It seems like several years ago now. But back at the start of this pandemic, I spoke with a good friend who seemed a bit clueless about what we were potentially in for.

He seemed to confuse my concern about the coronavirus with hysteria brought on by watching too many news reports coming out of China and Italy. He thought it was just another media hullabaloo that would dissipate over time.

When I spoke to him about our economy grinding down and the culture of social distancing upon us, he scoffed and reached for that old, perhaps tired warhorse from Ecclesiastes.

“There is nothing new under the sun,” he said, with unabashed confidence.

He might have a different perspective on things nowadays.

It’s true there’s nothing new under the sun, and this old world has seen its share of pandemics, plagues, epidemics, famines, conflicts and assorted hot messes. In my own lifetime, I can recall several instances when, in some ways, the end seemed near. (In fact, I might still have a few jugs of spring water in my house purchased around the time of the Y2K scare.)

Still, you can’t really blame my friend for having his head in the sand, or at the very least for being nonchalant, about COVID-19. Many of us had a difficult time wrapping our brains around the massive storm headed in our direction, simply because none of us had ever lived through anything like this before.

It was — and remains — a singular, surreal experience in our lifetimes that maybe only those who work in the trenches of the scientific research community and study these types of scenarios could have predicted.

Months later, I still feel pangs of anxiety and frustration when donning my Ravens face mask and walking around the supermarket, seeing everyone strolling through the aisles similarly attired and looking zombie-like. Not to kvetch too much, but it’s hard to breathe in those things, and it makes you appreciate what front-line health care workers and others endure wearing those masks every single day for hours on end.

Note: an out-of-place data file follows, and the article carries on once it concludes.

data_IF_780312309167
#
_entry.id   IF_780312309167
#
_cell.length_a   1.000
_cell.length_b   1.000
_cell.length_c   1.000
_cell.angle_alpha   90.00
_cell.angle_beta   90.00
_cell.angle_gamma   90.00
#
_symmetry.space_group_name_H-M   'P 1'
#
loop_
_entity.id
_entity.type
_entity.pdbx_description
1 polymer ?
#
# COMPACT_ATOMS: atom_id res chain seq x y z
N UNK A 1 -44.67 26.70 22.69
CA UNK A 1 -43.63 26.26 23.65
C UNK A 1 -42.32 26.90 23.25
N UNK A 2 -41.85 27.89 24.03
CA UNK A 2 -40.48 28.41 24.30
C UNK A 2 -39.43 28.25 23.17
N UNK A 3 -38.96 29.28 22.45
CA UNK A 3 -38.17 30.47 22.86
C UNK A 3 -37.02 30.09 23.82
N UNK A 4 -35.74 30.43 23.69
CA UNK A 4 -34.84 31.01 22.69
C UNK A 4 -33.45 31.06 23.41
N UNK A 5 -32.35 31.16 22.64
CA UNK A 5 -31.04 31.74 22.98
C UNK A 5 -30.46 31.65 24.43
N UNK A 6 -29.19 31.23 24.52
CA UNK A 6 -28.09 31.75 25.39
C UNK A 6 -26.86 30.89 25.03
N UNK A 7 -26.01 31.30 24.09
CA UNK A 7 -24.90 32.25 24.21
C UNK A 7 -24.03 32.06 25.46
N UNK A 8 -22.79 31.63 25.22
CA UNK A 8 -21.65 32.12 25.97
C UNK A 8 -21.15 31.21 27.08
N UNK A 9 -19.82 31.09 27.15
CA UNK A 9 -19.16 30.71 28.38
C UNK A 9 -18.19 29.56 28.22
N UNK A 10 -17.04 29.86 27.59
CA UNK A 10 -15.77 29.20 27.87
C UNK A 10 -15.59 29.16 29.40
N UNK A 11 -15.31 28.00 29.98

Talking to another friend about the masks, he didn’t seem to mind the breathing challenges too much. “What really bothers me more is that those masks hide a good portion of people’s faces — the portions where you can see someone’s smile,” he said. “That really bugs me because if there was ever a time when we need to see someone smiling, it’s now.”

No disputing that. Fortunately, there’s been a reservoir of goodwill and positivity that’s helped us get through this pandemic so far. For every person who’s drawn my eye-roll when comparing themselves and their isolation to that of Anne Frank or Nelson Mandela — please, give me a break! — there’s been another individual who’s done something to lift my spirits.

Take for instance Harrison Fribush, a Krieger Schechter Day School student who’s part of the KSDS-Cardinal Shehan School joint choir that recently performed on “The View.” Harrison and a couple of friends took it upon themselves to create a video of a virtual performance of their choir singing Bill Withers’ “Lean on Me” in honor of Teacher Appreciation Week. They wanted to show their gratitude to educators who are doing their best to teach at-home students during a horribly challenging time.

In this issue of Jmore, please join us in saluting individuals like Harrison and many others who strive to help us get through this difficult period. We need them, and their smiles, like never before.


Alan Feiler, Editor-in-Chief